the main characters being introduced and finding themselves in a threatening
or frightening setting. The next act consists of the characters encountering the
villain and there being an initial onslaught that kills some characters. They then
warn the others but eventually start to survive and try and find their way out of
the situation. The climax ends with a final confrontation with the villain, with
varying results depending on the film, for example in the saw franchise, the
main character usually suffers a horrible fate, whereas in Friday the 13th Jason
is killed, however almost all horror films end with the possibility that the villain
can come back.
• Noel Carroll came up with a horror philosophy that they all follow.
• The Onset phase: disorder happens, usually caused by a monster
• Discovery phase: Characters discover that disorder has occurred
• Disruption phase: Characters find the source of the chaos and destroy it
6. • A Horror film is defined as a piece of media with the purpose of shocking and
terrifying it’s audience. Therefore the target audience of a horror film is people
looking to be scared, however lots of people find different things scary, and
parts of horror may be in other genres of film such as action or sci-fi.
• Horror movies are typically aimed at people in the age range of 15-25 and
usually male. This is because the action and gore of a horror film is
stereotypically associated with what the male gender like and older people
may find the over the top gore and violence too off putting.
• However recently it has been shown that women have watched more films
classed in the horror genre than men, the first time this has happened. But
another reason why males find it appealing may be due to the fact that almost
all directors and producers of horror films are male and so will cater it to what
they feel is good which may be different to a woman.
7. • There is no denying that the horror genre is one of the most popular genres of
all time because some of the very earliest films, such as Golem and Nosferatu,
are horror films, and on the list of the top 100 grossing films of all time, twelve
of them are horror films. They are rooted in film history, as they are generally
cheap to make, usually sticking to one setting, so directors and producers
continue to make them.
• It is most popular with younger audiences, around the age of 15-25 years old,
however it is still popular with an older audience. This is because it is good for
couples on dates, both married and newly together as the fear and suspense
of a horror films makes it easier to comfort each other and have something to
talk about after the film.
• People keep coming back to horror for different reasons. One being gore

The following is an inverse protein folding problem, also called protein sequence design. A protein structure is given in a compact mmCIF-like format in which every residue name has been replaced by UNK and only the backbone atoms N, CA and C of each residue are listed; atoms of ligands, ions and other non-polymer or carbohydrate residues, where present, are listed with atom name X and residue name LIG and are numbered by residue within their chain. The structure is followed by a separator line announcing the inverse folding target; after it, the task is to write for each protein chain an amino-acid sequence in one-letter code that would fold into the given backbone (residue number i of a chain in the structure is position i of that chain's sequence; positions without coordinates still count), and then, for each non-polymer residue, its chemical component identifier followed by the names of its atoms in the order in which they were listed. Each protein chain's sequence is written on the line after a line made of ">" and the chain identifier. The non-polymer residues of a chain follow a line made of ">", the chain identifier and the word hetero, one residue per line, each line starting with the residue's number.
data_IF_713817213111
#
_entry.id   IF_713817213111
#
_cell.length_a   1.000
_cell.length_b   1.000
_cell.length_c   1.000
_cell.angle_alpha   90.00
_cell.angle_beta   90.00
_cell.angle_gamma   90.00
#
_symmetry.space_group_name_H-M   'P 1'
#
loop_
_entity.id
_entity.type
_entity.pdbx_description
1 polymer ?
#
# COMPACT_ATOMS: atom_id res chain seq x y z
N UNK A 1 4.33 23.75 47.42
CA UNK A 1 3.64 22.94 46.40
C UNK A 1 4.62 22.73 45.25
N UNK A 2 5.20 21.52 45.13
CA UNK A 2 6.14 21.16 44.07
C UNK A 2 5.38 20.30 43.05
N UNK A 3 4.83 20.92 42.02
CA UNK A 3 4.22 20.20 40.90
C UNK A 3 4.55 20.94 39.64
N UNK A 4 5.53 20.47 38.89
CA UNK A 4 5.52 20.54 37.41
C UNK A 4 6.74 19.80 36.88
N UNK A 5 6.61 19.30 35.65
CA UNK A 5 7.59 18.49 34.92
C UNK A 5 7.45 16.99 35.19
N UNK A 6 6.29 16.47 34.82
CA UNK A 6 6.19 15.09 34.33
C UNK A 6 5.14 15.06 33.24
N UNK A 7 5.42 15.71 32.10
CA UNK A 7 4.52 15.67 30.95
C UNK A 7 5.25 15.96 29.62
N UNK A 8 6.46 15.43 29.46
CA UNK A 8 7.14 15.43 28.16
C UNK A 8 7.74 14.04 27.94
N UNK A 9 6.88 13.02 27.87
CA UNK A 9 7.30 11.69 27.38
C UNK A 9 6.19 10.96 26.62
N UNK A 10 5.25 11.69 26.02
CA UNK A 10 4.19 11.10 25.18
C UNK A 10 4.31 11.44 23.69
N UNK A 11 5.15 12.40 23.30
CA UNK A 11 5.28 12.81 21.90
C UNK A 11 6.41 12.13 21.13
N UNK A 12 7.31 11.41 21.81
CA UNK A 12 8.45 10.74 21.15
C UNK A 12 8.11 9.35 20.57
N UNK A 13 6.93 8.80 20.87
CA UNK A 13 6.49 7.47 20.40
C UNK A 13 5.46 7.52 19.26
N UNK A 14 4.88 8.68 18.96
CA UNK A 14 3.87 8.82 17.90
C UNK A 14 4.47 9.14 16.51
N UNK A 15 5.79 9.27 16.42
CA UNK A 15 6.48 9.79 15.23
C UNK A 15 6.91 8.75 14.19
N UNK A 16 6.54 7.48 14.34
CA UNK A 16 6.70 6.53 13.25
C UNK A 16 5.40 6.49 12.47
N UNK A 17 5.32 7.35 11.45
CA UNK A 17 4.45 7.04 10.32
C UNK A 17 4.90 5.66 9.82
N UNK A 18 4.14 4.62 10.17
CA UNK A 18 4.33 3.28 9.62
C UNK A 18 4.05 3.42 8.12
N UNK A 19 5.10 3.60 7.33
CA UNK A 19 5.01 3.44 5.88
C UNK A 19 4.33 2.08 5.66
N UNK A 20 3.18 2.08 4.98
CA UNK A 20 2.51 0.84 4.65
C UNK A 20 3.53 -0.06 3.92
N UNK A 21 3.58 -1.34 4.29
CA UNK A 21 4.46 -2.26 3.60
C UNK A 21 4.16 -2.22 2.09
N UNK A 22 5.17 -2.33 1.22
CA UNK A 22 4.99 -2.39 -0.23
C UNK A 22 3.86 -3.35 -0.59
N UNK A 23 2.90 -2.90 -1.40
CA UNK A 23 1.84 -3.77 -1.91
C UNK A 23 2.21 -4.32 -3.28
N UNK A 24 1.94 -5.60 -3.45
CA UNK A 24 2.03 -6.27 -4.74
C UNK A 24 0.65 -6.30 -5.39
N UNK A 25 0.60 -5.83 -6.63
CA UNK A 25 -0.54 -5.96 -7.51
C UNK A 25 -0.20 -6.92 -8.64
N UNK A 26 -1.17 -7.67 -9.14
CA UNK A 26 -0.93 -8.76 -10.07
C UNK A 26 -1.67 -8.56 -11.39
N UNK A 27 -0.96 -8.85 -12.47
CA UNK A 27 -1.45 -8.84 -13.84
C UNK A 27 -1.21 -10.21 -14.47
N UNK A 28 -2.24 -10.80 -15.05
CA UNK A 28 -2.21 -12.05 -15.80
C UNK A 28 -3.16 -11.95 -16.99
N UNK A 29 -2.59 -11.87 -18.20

watching. This is the people who watch a horror film for the violence and
emphasise most with the killer. This type of watching is mostly in males as it is
low empathy and low in fear. Another reason is thrill watching, people who
keep watching horror films because they enjoy being scared and like the
suspense the films build throughout the film. The next reason is independent
watching, is when people identify most with the victim but in a positive way, so
they are rooting for them to survive. The last way of watching is called problem
watching and again this is when someone identifies with the victim but in a
negative way, for example wishing for them to fail or believing they will not
How Popular Is Horror?
8. • Alien: This film was made in 1979 and is one of the best examples of sci-fi
horror in history with a number of sequels, spin offs (Prometheus or Aliens vs
Predator) and video games being made because of the popularity of the
original. It was directed by Ridley Scott and starred Sigourney Weaver, the plot
followed the crew of a space vessel returning to earth who intercepts a
distress call from a nearby planet, where they find an unknown alien egg which
hatches and a creature latches onto one of the crew. What follows is a
desperate fight for survival made scarier by the claustrophobic environment of
a small ship and for the audience at the time seeing and hearing a creature
nether before seen. The film brought about iconic sound design, such as the
beep of a motion sensor and the screech of a hunting xenomorph. The
ambient noise that was created made an extremely thick and nerve-racking
atmosphere as the creaking of the spaceship could be heard in the silence of
space. The special effects and props also added to the atmosphere of the film.
The famous chest burst scene is even more disturbing as it is not CGI but an
actual physical pops and makeup. This is even more impressive considering
the film was made in 1979 when technology wasn’t as advanced as it is today,
yet it is still considered one of the best films of its genre.
Three Of The Most Iconic Horror Films- Alien
9. • The Shining: The shining was based of the novel of the same name by Steven
Spielberg, one of the best Horror writers of all time, so it should have been
good given the source material. However the film, directed by Stanley Kubrick,
was initially met with a lot of criticism from fans of the novel sating that it didn’t
stay true to the novel, although eventually it did end up turning a profit.